cubic foot
Unit systemImperial and US Customary
Unit ofVolume
Symbolft3 or cu ft
1 ft3 in ...... is equal to ...
   US Customary   1728 in3
127 yd3
   SI units   0.02831685 m3

The cubic foot (symbol ft3 or cu ft)[1] is an imperial and US customary (non-metric) unit of volume, used in the United States and the United Kingdom. It is defined as the volume of a cube with sides of one foot (0.3048 m) in length. Its volume is 28.3168 L (about 135 of a cubic metre).

At 60 °F (16 °C), a cubic foot of water weighs 62.37 pounds (28.29 kg).


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1 cubic foot  = 1728 cubic inches
= 127 of a cubic yard
0.037037 yd3
= 0.028316846592 m3
= 28.316846592 L
= 57677 US fluid gallons
7.4805 US fl gal
= 7372877 US fluid ounces
957.5065 US fl oz
≈ 6.2288 imperial gallons
≈ 996.61 imperial fluid ounces
≈ 0.80356 US bushels
≈ 0.17811 oil barrel

Symbols and abbreviations

The IEEE symbol for the cubic foot is ft3.[1] The following abbreviations are used: cubic feet, cubic foot, cubic ft, cu feet, cu foot, cu ft, cu.ft, cuft, cb ft, cb.ft, cbft, cbf, feet3, foot3, ft3, feet/-3, foot/-3, ft/-3.[citation needed]

Larger multiples are in common usage in commerce and industry in the USA:

Cubic foot per second and related flow rates

"Cusec" redirects here. For other uses, see Canadian University Software Engineering Conference.

The IEEE symbol for the cubic foot per second is ft3/s.[1] The following other abbreviations are also sometimes used:

The flow or discharge of rivers, i.e., the volume of water passing a location per unit of time, is commonly expressed in units of cubic feet per second or cubic metres per second.

Cusec is a unit of flow rate,[2] used mostly in the United States in the context of water flow, particularly of rivers and canals.

Conversions: 1 ft3s−1 = 0.028316847 m3⋅s−1 = 28.316847 L⋅s−1 = 1.699 m3⋅min−1 = 1699 L⋅min−1

Cubic foot per minute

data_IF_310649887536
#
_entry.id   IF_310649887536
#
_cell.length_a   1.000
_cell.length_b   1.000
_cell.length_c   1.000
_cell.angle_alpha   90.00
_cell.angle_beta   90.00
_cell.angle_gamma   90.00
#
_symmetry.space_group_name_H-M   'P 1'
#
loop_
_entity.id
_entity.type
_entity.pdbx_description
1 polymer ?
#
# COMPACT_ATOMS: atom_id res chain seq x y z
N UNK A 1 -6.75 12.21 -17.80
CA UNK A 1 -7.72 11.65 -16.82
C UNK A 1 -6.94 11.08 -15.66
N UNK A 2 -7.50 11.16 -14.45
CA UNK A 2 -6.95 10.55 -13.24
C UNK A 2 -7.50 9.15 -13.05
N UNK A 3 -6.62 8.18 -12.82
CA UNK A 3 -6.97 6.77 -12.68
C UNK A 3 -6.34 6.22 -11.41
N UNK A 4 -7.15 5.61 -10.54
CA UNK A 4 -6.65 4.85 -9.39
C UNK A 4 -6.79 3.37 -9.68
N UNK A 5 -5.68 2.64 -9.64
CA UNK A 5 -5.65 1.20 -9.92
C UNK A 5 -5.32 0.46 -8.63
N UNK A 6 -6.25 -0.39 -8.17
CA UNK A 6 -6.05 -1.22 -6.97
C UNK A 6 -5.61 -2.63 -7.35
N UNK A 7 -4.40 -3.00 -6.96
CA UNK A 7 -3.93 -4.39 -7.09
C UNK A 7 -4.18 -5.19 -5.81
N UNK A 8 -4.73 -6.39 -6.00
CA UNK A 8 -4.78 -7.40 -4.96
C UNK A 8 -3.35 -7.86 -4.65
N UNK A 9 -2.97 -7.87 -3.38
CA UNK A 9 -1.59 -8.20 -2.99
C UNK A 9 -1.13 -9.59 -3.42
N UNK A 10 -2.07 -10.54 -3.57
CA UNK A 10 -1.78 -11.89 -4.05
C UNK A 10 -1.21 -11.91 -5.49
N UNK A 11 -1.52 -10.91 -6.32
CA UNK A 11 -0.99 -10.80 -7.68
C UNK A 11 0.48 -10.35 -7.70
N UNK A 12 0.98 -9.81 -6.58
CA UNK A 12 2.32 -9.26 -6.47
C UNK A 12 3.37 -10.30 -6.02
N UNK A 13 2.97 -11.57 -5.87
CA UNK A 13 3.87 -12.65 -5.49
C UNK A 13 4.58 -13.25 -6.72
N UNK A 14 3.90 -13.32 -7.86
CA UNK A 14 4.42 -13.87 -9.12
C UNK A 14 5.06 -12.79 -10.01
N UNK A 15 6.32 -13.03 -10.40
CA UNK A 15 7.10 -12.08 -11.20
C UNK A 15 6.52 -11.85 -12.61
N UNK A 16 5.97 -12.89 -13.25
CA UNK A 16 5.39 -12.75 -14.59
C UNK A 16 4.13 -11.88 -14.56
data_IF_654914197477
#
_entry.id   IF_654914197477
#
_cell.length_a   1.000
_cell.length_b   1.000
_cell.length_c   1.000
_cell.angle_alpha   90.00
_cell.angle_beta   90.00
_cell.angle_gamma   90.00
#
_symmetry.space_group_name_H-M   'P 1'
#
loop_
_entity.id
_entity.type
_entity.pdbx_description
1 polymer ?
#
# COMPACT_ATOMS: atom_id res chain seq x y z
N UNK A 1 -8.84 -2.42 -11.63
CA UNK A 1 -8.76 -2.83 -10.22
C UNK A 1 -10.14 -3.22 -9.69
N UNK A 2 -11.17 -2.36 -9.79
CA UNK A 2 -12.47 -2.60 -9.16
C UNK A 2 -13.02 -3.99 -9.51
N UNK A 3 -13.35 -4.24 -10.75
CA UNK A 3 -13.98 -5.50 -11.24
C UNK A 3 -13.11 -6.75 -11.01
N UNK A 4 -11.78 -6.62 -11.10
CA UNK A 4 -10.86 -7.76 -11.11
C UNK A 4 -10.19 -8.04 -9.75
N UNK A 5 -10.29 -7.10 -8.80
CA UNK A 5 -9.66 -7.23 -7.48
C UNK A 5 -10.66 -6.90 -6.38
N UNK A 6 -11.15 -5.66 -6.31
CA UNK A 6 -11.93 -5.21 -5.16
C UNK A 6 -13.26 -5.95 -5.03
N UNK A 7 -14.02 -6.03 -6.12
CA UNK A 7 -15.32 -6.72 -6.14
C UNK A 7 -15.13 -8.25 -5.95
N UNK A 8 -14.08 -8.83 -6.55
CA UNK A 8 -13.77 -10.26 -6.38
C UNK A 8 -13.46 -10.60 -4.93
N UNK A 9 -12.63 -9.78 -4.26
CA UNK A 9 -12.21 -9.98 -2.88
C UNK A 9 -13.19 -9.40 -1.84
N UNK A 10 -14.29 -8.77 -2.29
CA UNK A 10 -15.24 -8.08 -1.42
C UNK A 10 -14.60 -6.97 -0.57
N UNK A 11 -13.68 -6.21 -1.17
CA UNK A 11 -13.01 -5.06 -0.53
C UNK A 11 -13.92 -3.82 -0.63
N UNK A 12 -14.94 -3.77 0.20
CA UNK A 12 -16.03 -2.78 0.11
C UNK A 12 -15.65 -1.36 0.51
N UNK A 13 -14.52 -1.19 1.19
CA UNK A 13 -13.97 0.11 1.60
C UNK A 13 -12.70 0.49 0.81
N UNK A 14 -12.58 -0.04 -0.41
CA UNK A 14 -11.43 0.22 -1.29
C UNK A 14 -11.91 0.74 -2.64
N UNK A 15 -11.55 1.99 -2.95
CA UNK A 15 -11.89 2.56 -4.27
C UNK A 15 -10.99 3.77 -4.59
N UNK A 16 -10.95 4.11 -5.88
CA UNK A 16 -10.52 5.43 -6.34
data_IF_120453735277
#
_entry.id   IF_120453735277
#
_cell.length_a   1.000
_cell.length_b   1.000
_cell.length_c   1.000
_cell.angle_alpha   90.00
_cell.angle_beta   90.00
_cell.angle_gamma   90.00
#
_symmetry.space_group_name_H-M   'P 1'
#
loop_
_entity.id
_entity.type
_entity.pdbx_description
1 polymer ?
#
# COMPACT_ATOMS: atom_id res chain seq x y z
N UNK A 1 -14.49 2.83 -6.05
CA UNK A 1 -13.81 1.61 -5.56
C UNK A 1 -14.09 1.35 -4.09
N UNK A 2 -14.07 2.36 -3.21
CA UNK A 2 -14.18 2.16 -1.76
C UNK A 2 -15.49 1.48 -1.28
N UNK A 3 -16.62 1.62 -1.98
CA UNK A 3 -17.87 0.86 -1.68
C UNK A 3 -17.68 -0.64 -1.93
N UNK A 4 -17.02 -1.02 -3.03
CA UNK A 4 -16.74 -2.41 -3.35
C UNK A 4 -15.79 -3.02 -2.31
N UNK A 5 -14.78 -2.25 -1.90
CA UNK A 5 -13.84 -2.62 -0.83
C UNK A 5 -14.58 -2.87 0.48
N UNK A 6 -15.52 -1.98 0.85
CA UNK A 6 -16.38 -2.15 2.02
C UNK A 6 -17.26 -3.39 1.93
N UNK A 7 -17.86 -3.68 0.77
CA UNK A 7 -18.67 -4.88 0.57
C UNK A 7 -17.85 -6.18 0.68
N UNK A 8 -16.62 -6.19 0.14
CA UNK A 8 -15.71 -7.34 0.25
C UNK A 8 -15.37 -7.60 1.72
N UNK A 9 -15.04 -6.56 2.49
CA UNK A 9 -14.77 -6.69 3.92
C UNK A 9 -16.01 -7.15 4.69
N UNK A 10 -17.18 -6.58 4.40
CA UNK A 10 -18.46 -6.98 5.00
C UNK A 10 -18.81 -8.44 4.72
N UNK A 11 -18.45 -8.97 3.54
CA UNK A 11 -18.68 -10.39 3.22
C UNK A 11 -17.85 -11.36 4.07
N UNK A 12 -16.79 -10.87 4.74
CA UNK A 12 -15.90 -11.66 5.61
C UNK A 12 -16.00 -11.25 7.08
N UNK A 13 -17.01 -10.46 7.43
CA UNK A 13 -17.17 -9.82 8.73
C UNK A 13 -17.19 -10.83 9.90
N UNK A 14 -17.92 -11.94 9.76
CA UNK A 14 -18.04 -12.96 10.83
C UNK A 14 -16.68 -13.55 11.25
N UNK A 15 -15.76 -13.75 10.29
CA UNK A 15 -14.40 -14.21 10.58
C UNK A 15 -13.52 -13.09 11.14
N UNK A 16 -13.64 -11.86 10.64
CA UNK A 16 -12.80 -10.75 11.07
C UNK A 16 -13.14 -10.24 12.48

The IEEE symbol for the cubic foot per minute is ft3/min.[1] The following abbreviations are used:

Cubic feet per minute is used to measure the amount of air that is being delivered, and is a common metric used for carburettors,[3] pneumatic tools, and air-compressor systems.[4]

Standard cubic foot

Main articles: Standard cubic foot and Standard cubic foot per minute

A standard cubic foot (abbreviated scf) is a measure of quantity of gas, sometimes[clarification needed] defined in terms of standard temperature and pressure as a cubic foot of volume at 60 degrees Fahrenheit (15.56 °C; 288.71 K) and 14.7 pounds per square inch (PSI) (1.01 bar; 101.35 kPa) of pressure.[citation needed]

See also


  1. ^ a b c d IEEE Standard Letter Symbols for Units of Measurement (SI Customary Inch-Pound Units, and Certain Other Units) (PDF or hardcopy). (Revision of IEEE Std 260.1-1993). IEEE Std 260.1-2004 (2004 ed.). Piscataway, N.J.: IEEE. 2004-09-24. pp. 1–30. doi:10.1109/IEEESTD.2004.94618. ISBN 978-1-5044-0928-5. STD95220 STDPD95220 STDPL95220. Retrieved 22 December 2019. [1], ISBN 978-0-7381-3997-5, ISBN 978-0-7381-3998-2.
  2. ^ Rowlett, Russ. "Units: C". How Many? A Dictionary of Units of Measurement. University of North Carolina at Chapel Hill. Archived from the original on January 9, 2018. Retrieved August 2, 2020.
  3. ^ "Carburetor CFM Racing". Summit Racing. Retrieved February 7, 2019.
  4. ^ "Easy Guide to Rotary Screw Air Compressors for Vehicles". October 16, 2018. Retrieved October 30, 2018.